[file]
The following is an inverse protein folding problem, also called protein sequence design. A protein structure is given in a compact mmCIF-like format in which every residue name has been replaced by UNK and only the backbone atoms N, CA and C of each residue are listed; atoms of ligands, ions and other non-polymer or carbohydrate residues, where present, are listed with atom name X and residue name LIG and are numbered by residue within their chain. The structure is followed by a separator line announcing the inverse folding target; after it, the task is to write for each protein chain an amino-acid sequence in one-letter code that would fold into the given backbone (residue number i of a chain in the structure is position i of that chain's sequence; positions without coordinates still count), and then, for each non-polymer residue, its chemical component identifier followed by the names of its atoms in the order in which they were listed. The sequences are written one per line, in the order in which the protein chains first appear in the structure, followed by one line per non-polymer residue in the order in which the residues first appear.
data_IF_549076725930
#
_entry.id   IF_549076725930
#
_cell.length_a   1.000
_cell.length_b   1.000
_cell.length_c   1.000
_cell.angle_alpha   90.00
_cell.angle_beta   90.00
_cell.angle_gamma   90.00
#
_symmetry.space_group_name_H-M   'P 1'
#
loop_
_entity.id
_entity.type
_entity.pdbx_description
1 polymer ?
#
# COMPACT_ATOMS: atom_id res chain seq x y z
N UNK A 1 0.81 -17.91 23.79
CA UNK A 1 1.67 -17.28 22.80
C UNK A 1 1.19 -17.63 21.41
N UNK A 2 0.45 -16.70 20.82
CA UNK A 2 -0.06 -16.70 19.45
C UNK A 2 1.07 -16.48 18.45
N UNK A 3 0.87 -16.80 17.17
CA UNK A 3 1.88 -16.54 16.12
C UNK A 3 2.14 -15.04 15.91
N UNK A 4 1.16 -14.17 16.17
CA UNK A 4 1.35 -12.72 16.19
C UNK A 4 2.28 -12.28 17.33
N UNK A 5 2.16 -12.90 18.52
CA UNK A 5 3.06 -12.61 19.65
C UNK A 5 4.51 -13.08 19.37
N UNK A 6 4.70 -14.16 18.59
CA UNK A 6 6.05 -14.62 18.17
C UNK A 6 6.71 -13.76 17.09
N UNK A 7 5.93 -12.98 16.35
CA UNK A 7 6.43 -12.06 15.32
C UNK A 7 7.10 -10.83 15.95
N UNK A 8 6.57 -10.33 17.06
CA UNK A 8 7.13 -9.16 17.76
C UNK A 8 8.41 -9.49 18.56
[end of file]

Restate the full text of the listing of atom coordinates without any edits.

The following is an inverse protein folding problem, also called protein sequence design. A protein structure is given in a compact mmCIF-like format in which every residue name has been replaced by UNK and only the backbone atoms N, CA and C of each residue are listed; atoms of ligands, ions and other non-polymer or carbohydrate residues, where present, are listed with atom name X and residue name LIG and are numbered by residue within their chain. The structure is followed by a separator line announcing the inverse folding target; after it, the task is to write for each protein chain an amino-acid sequence in one-letter code that would fold into the given backbone (residue number i of a chain in the structure is position i of that chain's sequence; positions without coordinates still count), and then, for each non-polymer residue, its chemical component identifier followed by the names of its atoms in the order in which they were listed. The sequences are written one per line, in the order in which the protein chains first appear in the structure, followed by one line per non-polymer residue in the order in which the residues first appear.
data_IF_549076725930
#
_entry.id   IF_549076725930
#
_cell.length_a   1.000
_cell.length_b   1.000
_cell.length_c   1.000
_cell.angle_alpha   90.00
_cell.angle_beta   90.00
_cell.angle_gamma   90.00
#
_symmetry.space_group_name_H-M   'P 1'
#
loop_
_entity.id
_entity.type
_entity.pdbx_description
1 polymer ?
#
# COMPACT_ATOMS: atom_id res chain seq x y z
N UNK A 1 0.81 -17.91 23.79
CA UNK A 1 1.67 -17.28 22.80
C UNK A 1 1.19 -17.63 21.41
N UNK A 2 0.45 -16.70 20.82
CA UNK A 2 -0.06 -16.70 19.45
C UNK A 2 1.07 -16.48 18.45
N UNK A 3 0.87 -16.80 17.17
CA UNK A 3 1.88 -16.54 16.12
C UNK A 3 2.14 -15.04 15.91
N UNK A 4 1.16 -14.17 16.17
CA UNK A 4 1.35 -12.72 16.19
C UNK A 4 2.28 -12.28 17.33
N UNK A 5 2.16 -12.90 18.52
CA UNK A 5 3.06 -12.61 19.65
C UNK A 5 4.51 -13.08 19.37
N UNK A 6 4.70 -14.16 18.59
CA UNK A 6 6.05 -14.62 18.17
C UNK A 6 6.71 -13.76 17.09
N UNK A 7 5.93 -12.98 16.35
CA UNK A 7 6.43 -12.06 15.32
C UNK A 7 7.10 -10.83 15.95
N UNK A 8 6.57 -10.33 17.06
CA UNK A 8 7.13 -9.16 17.76
C UNK A 8 8.41 -9.49 18.56